- #1

fluidistic

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However I have attempted to guess the matrix of a polarizer, say whose polarization axis is in the x-direction, without success. Let's say the incident light is ##(E_{0,x}, E_{0,y})##. I know that after the light passes through the polarizer, the E field becomes ##(E_{0,x}\cos (\theta), 0)##. The matrix ##P## representing the polarizer seems to be ##((\cos (\theta), 0), (0 ,0) )##. However this matrix does not satisfy the property of a projection operator, namely that applying the operator twice should yield the same operator. Here,##P^2 =((\cos ^2(\theta), 0), (0 ,0) ) ##, so it doesn't seem to be a projection. I tried several guesses of matrices that are projections, but I couldn't get the correct E field afterwards.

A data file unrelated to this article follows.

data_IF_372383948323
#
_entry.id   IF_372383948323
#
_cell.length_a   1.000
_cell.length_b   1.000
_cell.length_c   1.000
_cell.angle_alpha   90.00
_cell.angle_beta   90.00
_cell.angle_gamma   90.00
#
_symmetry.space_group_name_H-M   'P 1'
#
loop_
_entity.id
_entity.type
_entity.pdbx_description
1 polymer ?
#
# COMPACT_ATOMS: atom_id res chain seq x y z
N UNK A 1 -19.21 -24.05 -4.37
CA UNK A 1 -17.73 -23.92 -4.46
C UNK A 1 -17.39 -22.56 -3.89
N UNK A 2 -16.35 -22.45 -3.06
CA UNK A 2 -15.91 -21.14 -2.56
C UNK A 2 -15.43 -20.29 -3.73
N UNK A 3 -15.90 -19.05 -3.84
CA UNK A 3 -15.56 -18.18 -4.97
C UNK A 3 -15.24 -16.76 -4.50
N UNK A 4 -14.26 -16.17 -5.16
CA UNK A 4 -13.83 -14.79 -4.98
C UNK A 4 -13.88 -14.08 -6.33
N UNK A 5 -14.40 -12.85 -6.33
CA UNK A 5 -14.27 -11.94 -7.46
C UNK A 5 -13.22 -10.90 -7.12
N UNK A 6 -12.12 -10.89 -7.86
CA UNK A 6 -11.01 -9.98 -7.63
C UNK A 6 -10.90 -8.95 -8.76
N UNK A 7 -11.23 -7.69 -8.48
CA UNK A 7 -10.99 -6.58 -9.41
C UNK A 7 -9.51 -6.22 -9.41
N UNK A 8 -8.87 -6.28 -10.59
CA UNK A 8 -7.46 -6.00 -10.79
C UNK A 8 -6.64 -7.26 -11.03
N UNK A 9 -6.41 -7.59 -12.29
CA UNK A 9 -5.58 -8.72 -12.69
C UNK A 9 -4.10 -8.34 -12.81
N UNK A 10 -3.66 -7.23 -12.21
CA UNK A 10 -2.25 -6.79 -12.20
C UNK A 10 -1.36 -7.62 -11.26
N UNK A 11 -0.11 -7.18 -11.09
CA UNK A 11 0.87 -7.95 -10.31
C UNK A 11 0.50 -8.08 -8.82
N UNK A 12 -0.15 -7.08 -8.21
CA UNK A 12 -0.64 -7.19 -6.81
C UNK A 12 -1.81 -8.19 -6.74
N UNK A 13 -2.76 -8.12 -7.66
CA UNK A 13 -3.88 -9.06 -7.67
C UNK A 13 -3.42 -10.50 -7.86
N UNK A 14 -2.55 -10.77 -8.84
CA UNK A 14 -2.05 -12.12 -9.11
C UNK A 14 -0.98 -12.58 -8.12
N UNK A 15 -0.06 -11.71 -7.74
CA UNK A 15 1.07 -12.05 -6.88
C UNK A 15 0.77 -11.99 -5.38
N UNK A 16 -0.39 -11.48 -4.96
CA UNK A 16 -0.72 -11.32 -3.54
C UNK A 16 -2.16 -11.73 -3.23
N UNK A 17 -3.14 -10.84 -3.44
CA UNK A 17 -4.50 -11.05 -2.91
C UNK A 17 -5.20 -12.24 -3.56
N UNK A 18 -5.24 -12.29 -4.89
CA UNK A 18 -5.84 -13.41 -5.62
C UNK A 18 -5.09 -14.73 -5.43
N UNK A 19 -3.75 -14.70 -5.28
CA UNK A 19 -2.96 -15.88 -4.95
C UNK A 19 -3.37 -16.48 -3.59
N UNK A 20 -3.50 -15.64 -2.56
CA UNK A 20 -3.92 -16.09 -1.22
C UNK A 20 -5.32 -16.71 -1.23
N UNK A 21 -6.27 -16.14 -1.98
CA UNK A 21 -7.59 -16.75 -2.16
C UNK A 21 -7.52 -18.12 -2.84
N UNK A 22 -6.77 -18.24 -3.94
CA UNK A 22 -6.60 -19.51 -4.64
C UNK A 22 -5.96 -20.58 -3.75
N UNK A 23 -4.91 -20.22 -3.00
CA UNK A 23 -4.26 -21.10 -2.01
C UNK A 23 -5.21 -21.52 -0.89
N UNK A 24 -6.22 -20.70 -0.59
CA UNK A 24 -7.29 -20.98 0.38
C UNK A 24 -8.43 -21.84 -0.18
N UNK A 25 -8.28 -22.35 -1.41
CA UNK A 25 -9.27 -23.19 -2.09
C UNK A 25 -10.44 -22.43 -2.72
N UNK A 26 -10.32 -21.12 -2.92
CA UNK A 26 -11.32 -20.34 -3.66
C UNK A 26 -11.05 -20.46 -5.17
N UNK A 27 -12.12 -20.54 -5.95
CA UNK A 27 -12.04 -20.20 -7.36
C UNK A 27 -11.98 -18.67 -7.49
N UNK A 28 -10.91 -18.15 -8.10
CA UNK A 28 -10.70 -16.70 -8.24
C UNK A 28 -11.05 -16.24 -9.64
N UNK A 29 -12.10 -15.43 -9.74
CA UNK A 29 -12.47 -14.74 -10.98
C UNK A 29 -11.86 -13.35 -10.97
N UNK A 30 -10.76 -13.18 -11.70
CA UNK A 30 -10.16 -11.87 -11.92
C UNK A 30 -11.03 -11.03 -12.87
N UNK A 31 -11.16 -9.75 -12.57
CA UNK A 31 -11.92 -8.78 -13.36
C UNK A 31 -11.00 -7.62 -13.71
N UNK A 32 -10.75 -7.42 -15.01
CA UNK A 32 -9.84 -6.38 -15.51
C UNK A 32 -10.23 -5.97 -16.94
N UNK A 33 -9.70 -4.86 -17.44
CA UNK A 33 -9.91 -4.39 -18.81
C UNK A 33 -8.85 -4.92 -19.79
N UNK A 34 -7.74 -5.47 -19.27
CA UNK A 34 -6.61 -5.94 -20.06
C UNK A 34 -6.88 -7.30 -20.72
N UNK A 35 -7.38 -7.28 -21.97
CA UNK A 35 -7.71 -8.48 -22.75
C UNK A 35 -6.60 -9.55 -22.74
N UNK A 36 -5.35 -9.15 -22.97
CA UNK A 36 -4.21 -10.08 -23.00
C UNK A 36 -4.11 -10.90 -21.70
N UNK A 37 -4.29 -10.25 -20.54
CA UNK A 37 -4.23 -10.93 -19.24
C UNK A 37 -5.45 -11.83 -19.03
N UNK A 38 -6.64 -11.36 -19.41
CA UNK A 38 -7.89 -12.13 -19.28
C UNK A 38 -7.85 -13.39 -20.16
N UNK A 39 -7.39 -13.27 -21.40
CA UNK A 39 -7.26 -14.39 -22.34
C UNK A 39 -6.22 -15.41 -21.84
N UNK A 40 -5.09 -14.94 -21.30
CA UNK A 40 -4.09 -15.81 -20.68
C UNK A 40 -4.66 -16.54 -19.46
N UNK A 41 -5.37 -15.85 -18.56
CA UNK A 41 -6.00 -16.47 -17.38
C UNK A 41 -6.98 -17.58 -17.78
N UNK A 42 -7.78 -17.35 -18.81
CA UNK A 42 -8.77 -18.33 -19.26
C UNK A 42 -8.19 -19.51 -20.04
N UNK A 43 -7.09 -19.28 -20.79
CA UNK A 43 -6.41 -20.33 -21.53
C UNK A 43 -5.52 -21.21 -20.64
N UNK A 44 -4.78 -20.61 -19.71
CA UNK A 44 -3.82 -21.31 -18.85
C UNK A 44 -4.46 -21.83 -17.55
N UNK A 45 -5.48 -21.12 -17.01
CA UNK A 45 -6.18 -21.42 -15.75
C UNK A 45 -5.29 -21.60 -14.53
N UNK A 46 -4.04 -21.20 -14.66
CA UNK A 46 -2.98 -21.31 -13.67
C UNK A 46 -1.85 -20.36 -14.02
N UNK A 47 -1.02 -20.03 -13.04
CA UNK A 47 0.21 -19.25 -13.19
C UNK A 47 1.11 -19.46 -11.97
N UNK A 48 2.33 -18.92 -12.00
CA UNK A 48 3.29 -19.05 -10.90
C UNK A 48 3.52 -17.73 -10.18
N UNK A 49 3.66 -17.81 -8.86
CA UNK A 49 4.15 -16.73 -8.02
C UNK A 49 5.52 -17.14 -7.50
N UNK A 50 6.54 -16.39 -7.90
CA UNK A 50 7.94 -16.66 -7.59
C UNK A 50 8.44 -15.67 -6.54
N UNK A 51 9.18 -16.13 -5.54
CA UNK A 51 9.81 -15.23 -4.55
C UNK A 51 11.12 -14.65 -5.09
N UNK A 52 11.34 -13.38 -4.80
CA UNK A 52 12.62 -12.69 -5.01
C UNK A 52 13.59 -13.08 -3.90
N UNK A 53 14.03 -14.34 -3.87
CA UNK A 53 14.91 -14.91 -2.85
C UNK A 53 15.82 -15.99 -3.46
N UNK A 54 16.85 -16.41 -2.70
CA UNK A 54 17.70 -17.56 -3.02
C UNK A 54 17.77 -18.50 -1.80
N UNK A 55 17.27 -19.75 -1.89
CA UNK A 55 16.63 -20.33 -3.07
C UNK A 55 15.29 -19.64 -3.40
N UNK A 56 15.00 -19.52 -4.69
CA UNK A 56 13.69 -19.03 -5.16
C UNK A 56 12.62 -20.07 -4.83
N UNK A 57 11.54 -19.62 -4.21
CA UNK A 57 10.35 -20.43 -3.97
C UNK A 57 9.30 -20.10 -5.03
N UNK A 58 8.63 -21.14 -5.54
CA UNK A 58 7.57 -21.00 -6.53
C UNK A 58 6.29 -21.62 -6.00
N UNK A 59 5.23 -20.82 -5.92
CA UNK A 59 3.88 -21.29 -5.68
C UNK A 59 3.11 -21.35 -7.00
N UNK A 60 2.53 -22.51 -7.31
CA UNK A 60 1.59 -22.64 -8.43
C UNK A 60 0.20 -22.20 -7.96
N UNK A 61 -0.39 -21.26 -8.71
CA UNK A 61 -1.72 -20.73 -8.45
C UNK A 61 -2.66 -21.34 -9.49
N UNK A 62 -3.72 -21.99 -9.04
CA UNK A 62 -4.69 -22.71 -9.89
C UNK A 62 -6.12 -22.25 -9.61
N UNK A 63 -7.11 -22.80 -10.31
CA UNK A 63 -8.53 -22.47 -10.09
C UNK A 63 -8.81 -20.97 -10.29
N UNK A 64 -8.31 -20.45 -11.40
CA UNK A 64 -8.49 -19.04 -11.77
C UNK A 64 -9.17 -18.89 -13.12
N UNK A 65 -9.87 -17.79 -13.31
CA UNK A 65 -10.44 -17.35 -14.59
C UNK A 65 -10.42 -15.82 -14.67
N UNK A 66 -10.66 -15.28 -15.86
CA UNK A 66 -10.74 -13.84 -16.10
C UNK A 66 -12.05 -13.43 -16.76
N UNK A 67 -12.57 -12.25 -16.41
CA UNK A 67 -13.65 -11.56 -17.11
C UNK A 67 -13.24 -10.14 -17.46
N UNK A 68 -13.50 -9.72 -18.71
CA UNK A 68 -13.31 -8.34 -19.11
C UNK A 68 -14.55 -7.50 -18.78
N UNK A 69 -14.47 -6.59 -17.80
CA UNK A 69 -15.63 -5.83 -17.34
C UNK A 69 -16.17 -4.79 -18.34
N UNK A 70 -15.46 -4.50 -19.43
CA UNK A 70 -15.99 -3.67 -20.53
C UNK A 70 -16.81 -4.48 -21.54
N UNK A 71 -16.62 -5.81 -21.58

I have also noticed that if the matrix is allowed to depend on the incident field, then I can "escape" and indeed get correct results, but this seems like a cheat or something. It's as if a polarizer works differently according to its input, which is not the case for any other optical "instruments" or whatever they are called. In my example above, it would be to change ##\theta## to ##0## in the 2nd matrix, after the first matrix is applied with an arbitrary ##\theta##.

So, I am a bit lost. How should one think of a polarizer, and how to write it under matrix form?